A year after an anti-government revolt forced Bahrain's rulers to cancel the kingdom's coveted Formula One race, the grand prix is again smack in the middle of a power struggle.
Protesters aiming to break the Sunni regime's grip on power have stepped up their campaign against the event — holding rallies across the island, plastering anti-Formula One posters on walls and criticizing the F1 chief and race drivers on social media websites.
The country's leadership is determined to stage the April 22 race as it seeks to show signs of stability nearly 14 months after the country's Shiite majority began a sustained uprising seeking a greater voice in the kingdom's affairs of the kingdom, which is home to the U.S. Navy's 5th Fleet.
But opposition supporters are equally determined to spoil the party and instead draw attention to their grievances.
"We don't want Formula One in our country," Ali Mohammed said during a recent rally against the Bahrain GP in the capital, Manama. "They are killing us every day with tear gas. They have no respect for human rights or democracy. Why would we keep silent?"
"No one will enjoy the F1 in Bahrain with cries for freedom from the inside and outside of the race," he added.
Human rights groups also have criticized the decision of the world racing body to reinstate the Bahrain race this year. Bahrain's Shiite majority is demanding more rights and opportunities, equal to the Sunni minority that rules Bahrain.
Crown Prince Salman bin Hamad Al Khalifa owns the rights to grand prix and serves as commander of the armed forces. Although the F1 race is the island's premier international event, many Bahrainis see it as a vanity project of the rulers, who are behind the crackdown on dissent.
The race was canceled last year after the authorities imposed martial law and launched a punishing crackdown on dissent. At least 50 people have been killed and hundreds have been tried on anti-state charges in a special security court, including more than 100 athletes, coaches and sports officials. Dozens of those have been sentenced to prison terms, including a prominent human rights activist who is serving a life sentence for his role in the uprising.
The activist, Abdulhadi al-Khawaja, has been on hunger strike for more than 50 days. Opposition supporters rally every day for his release, often carrying al-Khawaja's picture along with posters calling for the cancellation of the F1 race.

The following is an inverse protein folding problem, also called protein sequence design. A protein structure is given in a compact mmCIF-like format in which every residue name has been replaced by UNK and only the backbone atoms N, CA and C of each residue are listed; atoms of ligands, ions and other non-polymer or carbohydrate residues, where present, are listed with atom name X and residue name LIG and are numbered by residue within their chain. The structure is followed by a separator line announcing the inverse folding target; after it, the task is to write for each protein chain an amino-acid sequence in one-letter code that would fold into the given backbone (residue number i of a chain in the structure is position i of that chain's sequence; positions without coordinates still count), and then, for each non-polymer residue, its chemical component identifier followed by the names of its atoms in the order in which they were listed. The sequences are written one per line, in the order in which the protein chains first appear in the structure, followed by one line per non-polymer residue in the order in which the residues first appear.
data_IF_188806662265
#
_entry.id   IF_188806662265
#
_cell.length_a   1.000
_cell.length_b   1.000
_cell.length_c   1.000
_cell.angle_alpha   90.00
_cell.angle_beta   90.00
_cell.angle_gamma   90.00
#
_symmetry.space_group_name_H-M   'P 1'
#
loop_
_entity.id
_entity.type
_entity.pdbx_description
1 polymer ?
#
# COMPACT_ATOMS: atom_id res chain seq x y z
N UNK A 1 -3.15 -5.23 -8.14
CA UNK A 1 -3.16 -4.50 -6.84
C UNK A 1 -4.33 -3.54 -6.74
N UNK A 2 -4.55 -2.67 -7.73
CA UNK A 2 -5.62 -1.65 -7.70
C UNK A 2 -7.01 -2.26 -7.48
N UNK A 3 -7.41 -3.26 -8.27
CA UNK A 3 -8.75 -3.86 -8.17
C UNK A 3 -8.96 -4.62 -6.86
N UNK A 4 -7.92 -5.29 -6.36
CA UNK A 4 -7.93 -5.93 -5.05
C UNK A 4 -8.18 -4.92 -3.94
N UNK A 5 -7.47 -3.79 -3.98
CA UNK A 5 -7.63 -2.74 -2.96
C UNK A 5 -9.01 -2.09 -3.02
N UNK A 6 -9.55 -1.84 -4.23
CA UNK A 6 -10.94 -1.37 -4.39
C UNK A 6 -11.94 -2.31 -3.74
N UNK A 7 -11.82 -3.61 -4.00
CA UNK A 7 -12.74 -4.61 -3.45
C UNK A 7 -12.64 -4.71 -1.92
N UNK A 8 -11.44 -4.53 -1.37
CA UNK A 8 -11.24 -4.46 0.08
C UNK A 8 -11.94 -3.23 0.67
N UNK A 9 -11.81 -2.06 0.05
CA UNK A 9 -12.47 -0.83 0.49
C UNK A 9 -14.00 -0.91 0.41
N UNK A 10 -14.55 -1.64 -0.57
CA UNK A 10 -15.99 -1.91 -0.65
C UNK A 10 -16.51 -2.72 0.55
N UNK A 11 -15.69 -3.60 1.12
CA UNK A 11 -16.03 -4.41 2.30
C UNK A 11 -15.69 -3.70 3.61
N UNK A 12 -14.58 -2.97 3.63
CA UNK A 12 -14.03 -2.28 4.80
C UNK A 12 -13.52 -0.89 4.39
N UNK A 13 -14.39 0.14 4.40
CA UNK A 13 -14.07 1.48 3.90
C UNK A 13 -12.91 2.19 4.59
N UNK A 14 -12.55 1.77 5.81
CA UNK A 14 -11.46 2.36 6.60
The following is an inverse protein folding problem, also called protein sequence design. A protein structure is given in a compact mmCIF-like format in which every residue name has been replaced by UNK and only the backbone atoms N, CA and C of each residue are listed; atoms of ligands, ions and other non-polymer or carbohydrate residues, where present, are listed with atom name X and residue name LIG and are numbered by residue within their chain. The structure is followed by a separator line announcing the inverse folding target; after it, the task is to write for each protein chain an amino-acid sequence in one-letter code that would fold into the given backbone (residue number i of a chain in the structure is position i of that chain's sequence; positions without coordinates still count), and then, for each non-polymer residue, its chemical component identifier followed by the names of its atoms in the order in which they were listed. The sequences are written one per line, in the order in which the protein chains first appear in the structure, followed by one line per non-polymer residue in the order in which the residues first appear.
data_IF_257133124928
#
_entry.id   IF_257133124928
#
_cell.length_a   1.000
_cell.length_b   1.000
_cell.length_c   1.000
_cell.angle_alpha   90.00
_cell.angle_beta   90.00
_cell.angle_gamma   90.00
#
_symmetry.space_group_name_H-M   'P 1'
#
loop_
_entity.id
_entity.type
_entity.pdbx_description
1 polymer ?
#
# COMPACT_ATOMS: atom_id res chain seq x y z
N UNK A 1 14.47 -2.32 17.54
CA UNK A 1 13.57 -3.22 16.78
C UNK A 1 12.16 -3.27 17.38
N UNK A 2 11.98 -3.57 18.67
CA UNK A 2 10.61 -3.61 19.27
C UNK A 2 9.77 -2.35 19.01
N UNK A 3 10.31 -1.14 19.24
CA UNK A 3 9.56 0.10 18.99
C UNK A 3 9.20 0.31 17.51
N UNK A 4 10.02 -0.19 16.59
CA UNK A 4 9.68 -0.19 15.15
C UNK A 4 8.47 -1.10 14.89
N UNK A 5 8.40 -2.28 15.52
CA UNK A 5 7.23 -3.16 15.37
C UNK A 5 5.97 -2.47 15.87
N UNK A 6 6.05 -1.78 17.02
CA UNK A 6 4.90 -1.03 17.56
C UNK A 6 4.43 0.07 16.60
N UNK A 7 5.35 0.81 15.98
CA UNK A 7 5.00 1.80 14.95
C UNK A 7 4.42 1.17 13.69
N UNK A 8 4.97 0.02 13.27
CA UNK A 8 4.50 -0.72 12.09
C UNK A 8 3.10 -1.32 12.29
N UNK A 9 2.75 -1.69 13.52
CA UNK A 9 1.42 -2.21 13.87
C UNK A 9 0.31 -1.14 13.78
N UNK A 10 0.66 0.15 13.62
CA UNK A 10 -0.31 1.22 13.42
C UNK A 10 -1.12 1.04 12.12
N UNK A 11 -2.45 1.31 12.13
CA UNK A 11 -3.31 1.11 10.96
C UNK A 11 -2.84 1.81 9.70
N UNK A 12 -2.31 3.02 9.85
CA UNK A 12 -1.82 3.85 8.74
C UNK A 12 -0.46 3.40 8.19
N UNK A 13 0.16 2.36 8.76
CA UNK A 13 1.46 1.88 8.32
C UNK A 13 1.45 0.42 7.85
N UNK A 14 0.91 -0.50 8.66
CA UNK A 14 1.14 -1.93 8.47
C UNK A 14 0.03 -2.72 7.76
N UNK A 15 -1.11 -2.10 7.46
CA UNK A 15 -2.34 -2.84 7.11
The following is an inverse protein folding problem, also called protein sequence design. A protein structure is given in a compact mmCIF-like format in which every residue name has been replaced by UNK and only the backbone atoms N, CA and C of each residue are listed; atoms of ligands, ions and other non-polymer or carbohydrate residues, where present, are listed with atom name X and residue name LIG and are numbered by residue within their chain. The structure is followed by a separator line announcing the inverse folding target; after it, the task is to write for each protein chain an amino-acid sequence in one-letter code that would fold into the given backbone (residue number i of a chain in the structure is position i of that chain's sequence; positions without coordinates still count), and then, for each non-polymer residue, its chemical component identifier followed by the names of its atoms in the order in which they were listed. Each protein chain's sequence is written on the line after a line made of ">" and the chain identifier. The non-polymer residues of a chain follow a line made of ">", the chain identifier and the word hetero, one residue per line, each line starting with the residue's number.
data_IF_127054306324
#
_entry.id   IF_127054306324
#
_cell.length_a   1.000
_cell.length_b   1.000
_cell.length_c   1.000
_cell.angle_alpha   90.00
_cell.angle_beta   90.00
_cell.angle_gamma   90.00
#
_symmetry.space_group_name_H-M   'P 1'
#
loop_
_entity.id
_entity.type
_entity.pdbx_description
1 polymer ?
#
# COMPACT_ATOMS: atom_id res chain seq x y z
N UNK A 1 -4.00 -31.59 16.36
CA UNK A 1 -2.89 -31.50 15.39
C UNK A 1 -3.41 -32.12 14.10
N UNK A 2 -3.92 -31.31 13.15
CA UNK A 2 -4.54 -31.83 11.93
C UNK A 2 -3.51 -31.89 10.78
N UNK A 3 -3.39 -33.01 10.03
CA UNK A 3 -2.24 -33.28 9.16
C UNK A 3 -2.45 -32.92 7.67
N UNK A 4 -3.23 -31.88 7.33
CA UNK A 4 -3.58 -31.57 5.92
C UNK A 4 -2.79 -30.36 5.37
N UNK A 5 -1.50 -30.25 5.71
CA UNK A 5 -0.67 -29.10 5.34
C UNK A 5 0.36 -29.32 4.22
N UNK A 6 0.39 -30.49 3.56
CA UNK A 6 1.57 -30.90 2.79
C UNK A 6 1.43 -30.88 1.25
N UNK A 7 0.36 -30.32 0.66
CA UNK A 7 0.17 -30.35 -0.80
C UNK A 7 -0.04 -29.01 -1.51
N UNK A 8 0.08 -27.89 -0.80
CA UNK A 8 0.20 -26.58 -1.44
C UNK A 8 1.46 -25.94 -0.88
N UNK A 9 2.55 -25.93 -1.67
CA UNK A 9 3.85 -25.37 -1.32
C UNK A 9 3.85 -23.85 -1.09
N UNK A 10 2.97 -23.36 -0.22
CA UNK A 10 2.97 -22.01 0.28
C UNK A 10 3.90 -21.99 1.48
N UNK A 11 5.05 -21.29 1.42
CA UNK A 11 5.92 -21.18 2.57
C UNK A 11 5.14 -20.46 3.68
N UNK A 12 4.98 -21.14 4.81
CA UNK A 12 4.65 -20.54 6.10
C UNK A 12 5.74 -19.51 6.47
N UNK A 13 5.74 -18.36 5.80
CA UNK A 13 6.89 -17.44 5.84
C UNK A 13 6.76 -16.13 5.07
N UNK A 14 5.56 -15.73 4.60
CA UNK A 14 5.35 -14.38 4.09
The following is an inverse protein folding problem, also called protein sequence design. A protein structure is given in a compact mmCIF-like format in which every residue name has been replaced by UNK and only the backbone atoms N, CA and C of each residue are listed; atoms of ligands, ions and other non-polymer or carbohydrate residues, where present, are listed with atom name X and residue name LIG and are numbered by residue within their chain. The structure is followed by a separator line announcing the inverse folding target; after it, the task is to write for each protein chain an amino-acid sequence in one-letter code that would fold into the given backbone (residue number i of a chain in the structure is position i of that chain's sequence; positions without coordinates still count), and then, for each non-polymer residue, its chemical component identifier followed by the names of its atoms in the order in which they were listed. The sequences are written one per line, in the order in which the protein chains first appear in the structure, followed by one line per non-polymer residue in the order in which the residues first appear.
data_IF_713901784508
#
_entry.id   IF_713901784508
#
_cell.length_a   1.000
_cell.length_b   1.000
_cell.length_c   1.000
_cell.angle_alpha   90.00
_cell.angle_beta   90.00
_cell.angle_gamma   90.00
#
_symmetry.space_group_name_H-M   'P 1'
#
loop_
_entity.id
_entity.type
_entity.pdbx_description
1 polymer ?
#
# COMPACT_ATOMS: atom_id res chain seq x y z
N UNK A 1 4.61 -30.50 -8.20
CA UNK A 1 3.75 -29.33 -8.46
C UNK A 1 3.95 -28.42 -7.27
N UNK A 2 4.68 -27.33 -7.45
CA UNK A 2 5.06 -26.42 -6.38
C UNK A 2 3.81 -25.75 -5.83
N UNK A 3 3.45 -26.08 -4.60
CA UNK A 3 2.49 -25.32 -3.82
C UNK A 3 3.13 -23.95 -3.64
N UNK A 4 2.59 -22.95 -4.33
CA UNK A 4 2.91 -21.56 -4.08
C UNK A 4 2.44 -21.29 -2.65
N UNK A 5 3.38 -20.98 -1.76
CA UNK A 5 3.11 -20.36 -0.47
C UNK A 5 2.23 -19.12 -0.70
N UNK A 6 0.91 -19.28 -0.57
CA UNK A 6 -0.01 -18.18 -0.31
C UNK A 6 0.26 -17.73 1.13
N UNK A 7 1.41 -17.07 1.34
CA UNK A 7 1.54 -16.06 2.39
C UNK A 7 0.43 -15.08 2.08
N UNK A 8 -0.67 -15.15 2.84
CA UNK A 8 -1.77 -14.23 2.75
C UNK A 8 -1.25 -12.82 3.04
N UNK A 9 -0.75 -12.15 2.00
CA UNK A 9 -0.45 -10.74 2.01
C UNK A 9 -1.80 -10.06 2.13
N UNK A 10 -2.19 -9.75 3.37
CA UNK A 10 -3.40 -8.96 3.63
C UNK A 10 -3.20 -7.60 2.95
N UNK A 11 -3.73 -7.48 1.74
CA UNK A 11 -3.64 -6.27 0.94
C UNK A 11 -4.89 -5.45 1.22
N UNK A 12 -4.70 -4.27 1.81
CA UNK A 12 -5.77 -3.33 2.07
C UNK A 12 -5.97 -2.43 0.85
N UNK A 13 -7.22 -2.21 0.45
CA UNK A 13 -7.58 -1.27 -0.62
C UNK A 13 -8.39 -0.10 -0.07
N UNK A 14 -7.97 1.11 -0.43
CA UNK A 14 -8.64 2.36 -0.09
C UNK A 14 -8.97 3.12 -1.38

Human rights organizations have warned Bahraini authorities that al-Khawaja may die and appealed to those involved in the race to stay away.
"It is impossible to imagine that the Bahrain Grand Prix will go ahead if Abdulhadi al-Khawaja dies on hunger strike in prison," said Mary Lawlor, the Executive Director of Ireland-based rights organization Front Line Defenders. "The Bahraini authorities clearly want to present an image of business as usual but their seeming indifference to the plight of Abdulhadi risks tragic consequences."
In February, an opposition group that has been the driving force of the yearlong uprising warned the F1 boss Bernie Ecclestone against staging the Bahrain race "at a time when children are being killed in the streets." The grand prix's return to the Gulf kingdom will "imprint it with the image of death and human rights violations," the group said.
Race organizers, however, remain committed to staging next month's Bahrain GP, which has a worldwide TV audience of around 100 million in 187 countries. The annual race has been Bahrain's most profitable international event since 2004, when it became the first Arab country to stage the Grand Prix.
Last month, F1 world champions Sebastian Vettel and Michael Schumacher backed the decision to go ahead with the Bahrain GP despite opposition and almost daily street confrontations between security forces and opposition supporters.
Ecclestone also has dismissed the continued unrest and the opposition to the race saying "it's all nonsense," after lunching with the Bahrain International Circuit executives in London last week.
"Of course the race is going to happen. No worries at all," Ecclestone said.
Racing officials in the Gulf kingdom were glowing after Ecclestone's endorsement. The circuit's chief executive, Sheik Salman bin Isa Al-Khalifa, told The Associated Press that the F1 was a force of good, and that it will boost the country's battered economy and help the deeply divided communities of Shiites and Sunnis move toward reconciliation.
Many Bahrainis agree that the race will at least bring some sense of normality back to the U.S.-allied island nation that has been the Gulf's oasis of openness and modernity before Dubai became the region's boomtown.
"I would like very much to see the Formula One happening in Bahrain, not because I love the sport but because it will help the business," said Farooq Mohammed, a shop assistant in Manama's gold and jewelry market.
Raed Ali, an 18-year-old high school student said he admired the rulers for supporting the race.
"I love the F1 and I really want to go this year," Ali said. "It's become a national sport that our leaders love very much."
Protesters, meanwhile, urged international teams and auto racing fans not to reward the Gulf nation with their presence amid the Arab Spring's longest-running street clashes.
"Whoever will come to Bahrain for the F1 is not welcome," said Fatima Mohammed, a 19-year-old protester, who's been filming tear gas engulfed clashes between riot police and protesters. "Our government is brutal and run by a greedy family, who cares only about power and money, not its people."